"People are increasingly booking stays way off the beaten path."
The impact on business, according to Airbnb, has been significant. Neighborhood listings are driving new visitors to the company’s properties through web searches for specific hot spots. And neighborhoods have become the number one criteria renters use when booking, as lesser know areas that once would have seemed unwelcoming or unsafe to travelers are transformed into hip locales in the process.
"Neighborhoods are the layering of history and culture onto geography," says Timothy Crimmins, director of the Center for Neighborhood and Metropolitan Studies at Georgia State University. This identity can have great value as a brand, something Airbnb has leveraged through Webster's maps. "When you help people to connect with the character of a neighborhood, it can be a real catalyst for business and development, or in this case for tourism."
Walker didn’t know much about map making when he first arrived in Manhattan as a newly minted college grad with degrees in physics and creative writing. But he responded to a Craigslist ad from a startup called Nabewise, a service that created detailed profiles of neighborhoods to help people decide where to move. He fell in love with charting the makeup of big cities. "Each city has its own personality, from the way it’s constructed and organized to the way people and goods flow through."
In July of 2012, Airbnb acquired Nabewise and Walker became their resident map maker. "In a way it’s a tough job because you are trying to define something amorphous," he explains. There is rarely an official boundary for where one neighborhood begins and another ends. "I try to get into the mind of the city as if it were a living, breathing thing," says Walker. He reads up on the area’s history and cross references that with the information from Airbnb’s hosts, crafting data visualizations of keywords from the listings written by users.
"Sometime they have a real argument about the dividing lines, but usually they just want to charge more."
"In an ancient city like London, where the roads turn in on themselves, it can be mind boggling to try and figure out when you’re in Shortage and when you’ve crossed over to Brick Lane," says Walker. "But by studying the data from hundreds of users, the descriptions they use of their own homes, I can begin to see where the shifts occur."
When Walker does his job right, a few people usually get angry. He takes neighborhood boundaries that are flexible and porous and replaces them with rigid lines. "People get upset, they write in to complain: ‘Hey my place should be in the East Village,’ when really it's not," says Walker. "Sometimes they have a real argument about the dividing lines, but usually they just want to charge more." But while a few renters are making less these days, overall Airbnb believes mapping the world is providing a big boost to its business.
Tom Clancy, the bestselling author whose works were the basis for countless film and video game adaptations, has died at age 66, The New York Times' Julie Boseman reports.
Tom Clancy's publisher confirms to the NYT that he died last night in a hospital in Baltimore.
— Julie Bosman (@juliebosman) October 2, 2013
Clancy's dozens of novels defined the techno-thriller genre, combining political intrigue and action with highly detailed explanations of ships, weapons, and military tactics. His best-known hero, Jack Ryan, foiled endless international plots and was immortalized in films like The Hunt for Red October. Rainbow Six, another Jack Ryan novel, became one of the top-selling game franchises of all time, and his Splinter Cell series saw the release of its latest installment in August.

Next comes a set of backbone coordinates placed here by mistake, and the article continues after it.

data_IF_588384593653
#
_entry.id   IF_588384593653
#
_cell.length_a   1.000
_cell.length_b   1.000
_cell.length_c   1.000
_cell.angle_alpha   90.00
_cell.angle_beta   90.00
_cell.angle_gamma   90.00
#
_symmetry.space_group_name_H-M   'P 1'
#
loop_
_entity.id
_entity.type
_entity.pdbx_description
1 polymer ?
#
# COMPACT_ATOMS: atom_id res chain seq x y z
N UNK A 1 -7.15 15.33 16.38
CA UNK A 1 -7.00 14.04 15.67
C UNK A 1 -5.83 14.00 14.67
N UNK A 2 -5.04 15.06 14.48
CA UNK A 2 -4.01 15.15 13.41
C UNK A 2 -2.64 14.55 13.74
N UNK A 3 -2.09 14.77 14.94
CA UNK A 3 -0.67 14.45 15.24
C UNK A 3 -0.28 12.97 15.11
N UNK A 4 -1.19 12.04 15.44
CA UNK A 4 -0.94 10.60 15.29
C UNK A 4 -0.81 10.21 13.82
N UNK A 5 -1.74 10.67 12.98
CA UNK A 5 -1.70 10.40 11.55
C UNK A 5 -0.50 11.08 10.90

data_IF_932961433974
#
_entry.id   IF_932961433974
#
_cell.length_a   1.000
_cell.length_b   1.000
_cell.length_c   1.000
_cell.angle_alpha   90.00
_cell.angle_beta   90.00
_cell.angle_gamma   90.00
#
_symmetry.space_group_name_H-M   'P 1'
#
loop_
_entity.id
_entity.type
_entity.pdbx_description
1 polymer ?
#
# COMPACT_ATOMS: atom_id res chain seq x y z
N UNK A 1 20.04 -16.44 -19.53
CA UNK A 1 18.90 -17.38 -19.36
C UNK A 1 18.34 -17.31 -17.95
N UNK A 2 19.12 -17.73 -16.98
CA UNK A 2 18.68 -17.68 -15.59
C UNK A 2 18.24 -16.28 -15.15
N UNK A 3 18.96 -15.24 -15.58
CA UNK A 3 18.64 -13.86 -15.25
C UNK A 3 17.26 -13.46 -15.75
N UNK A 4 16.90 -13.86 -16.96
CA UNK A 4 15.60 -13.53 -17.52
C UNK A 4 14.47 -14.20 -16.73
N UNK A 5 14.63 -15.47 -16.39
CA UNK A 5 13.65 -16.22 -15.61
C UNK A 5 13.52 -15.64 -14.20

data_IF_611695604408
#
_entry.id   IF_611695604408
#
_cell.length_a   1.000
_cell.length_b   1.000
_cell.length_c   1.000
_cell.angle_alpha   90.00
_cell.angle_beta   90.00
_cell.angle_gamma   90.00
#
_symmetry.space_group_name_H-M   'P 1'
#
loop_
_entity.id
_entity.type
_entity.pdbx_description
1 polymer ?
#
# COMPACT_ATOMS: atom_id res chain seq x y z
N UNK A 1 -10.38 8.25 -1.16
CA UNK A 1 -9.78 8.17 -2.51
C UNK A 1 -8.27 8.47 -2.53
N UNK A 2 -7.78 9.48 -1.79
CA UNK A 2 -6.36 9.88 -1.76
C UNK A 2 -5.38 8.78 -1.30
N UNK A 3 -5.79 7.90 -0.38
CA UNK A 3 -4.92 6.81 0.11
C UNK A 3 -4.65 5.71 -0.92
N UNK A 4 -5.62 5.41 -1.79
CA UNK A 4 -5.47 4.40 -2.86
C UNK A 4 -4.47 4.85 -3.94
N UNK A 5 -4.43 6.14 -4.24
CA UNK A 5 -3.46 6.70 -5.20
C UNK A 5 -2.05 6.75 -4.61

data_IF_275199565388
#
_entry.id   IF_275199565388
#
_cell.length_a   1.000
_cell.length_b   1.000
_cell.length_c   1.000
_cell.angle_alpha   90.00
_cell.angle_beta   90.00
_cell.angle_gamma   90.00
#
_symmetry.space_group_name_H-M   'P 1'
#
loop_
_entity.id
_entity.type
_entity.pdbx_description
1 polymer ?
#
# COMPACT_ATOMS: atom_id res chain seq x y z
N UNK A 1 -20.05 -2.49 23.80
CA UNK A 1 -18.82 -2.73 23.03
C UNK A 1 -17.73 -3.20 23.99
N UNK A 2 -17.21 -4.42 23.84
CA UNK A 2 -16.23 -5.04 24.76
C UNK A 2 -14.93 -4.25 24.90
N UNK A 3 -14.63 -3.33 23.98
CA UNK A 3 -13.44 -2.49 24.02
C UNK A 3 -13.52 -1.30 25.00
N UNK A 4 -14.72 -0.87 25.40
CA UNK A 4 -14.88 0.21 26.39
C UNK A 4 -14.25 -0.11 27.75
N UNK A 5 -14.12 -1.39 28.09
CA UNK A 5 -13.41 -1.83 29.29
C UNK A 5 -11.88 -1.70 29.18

Little more is known about Clancy's death at this point, though it has been confirmed by his publisher.
What does the Microsoft of the future really look like?
It's been four weeks since the company announced its $7.2 billion plan to acquire Nokia's phone business, cementing CEO Steve Ballmer's plan to transform Microsoft from a software provider into a devices and services company, and the answer is getting fuzzier by the day.
The main issue is that Ballmer himself is leaving Microsoft in the next 12 months — he offered a tearful goodbye to employees at last week's annual companywide meeting — and finding a new CEO to execute such a dramatic shift in the company's strategy while maintaining its existing 16 billion-dollar businesses will be no easy task.
There are still a lot of tough decisions to be made
That task has been made substantially more difficult in recent days by activist investors — reports surfaced last week that a group made up of "three of the top 20 investors" was pushing for Ford CEO Alan Mulally to take over the top spot, and yesterday news leaked that Microsoft's board was seriously considering him. At the same time, "three of the top 20 investors" were also credited yesterday with pushing to remove Bill Gates from the Microsoft board, which he currently chairs. That would include his removal from the CEO search committee, which is presumably moving forward on the Mulally recommendation at the same time. None of that feels particularly suited to a smooth transition.
And there are substantial challenges beyond simply replacing Ballmer — as Microsoft begins the long process of reinventing itself, there are a lot of tough decisions to be made.
Who's in charge?
As of right now, the leading name floated as a potential Ballmer replacement is Mulally, who "categorically denied" his interest in the role to Kara Swisher after she said he was "amenable" to the idea several days ago. But things appear to be softening: Mulally simply declined to answer a question about his plans yesterday when asked. "I love serving Ford and have nothing new to add to [my] plans to continue serving Ford," he told USA Today.
The other name in the spotlight is former Nokia CEO Stephen Elop, who stepped down to an executive vice presidential role when the deal was announced and will return to Microsoft as head of all devices when the acquisition is complete. Elop is the natural choice to run the device group, say sources familiar with the transition — he's been running Nokia's device business for five years outside Microsoft already, and that will form the bulk of his job within Microsoft as well.
The CEO proposition seems... complicated